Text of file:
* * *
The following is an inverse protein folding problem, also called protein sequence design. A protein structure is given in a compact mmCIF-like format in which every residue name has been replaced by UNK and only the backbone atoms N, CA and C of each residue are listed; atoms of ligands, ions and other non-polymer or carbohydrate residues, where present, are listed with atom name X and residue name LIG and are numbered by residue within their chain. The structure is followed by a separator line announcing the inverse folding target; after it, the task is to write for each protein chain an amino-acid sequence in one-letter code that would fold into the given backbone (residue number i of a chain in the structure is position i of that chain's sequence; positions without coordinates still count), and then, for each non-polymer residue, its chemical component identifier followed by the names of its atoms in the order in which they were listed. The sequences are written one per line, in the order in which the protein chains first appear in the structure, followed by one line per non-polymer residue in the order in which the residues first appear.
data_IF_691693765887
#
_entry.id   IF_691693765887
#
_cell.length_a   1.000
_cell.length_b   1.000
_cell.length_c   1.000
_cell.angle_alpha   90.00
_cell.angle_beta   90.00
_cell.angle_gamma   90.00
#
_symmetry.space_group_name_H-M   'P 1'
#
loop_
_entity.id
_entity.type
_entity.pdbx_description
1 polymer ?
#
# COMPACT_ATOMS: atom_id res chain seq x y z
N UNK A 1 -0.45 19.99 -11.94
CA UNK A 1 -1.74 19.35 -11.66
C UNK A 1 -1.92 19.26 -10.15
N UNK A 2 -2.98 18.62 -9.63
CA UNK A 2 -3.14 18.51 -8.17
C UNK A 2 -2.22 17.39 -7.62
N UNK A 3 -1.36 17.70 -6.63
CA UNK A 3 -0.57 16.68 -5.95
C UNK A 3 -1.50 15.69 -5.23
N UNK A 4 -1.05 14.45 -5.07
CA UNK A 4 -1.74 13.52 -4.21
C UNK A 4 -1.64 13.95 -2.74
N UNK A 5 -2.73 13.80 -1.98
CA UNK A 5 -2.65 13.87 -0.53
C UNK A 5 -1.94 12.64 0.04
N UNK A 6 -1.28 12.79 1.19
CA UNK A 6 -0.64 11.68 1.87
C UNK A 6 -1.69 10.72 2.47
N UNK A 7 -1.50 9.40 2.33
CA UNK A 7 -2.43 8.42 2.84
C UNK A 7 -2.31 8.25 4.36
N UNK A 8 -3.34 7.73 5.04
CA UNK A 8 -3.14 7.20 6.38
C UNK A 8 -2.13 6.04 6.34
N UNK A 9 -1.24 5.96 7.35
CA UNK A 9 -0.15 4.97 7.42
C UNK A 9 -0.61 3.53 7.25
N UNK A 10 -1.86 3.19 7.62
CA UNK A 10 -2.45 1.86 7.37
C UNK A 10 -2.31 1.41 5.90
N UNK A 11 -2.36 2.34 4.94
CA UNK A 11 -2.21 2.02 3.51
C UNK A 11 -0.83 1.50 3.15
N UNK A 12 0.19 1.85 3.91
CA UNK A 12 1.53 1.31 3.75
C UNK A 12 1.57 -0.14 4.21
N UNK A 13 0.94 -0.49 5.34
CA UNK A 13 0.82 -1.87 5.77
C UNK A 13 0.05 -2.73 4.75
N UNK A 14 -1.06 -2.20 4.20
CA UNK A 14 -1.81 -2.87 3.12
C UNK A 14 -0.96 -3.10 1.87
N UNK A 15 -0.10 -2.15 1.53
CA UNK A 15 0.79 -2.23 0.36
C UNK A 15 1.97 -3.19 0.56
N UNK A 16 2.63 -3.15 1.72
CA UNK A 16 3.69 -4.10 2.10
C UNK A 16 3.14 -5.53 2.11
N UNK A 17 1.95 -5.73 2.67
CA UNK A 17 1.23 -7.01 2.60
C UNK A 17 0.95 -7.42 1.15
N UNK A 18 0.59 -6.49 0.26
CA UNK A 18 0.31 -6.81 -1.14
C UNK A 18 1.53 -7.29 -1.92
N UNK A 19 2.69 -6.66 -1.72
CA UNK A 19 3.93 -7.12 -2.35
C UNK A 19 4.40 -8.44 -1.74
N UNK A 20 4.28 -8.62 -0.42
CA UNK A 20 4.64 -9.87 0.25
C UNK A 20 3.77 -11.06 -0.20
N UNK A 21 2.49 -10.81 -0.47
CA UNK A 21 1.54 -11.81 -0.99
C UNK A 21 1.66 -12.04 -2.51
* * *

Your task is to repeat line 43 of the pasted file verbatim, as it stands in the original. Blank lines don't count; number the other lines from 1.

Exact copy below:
N UNK A 8 -3.34 7.73 5.04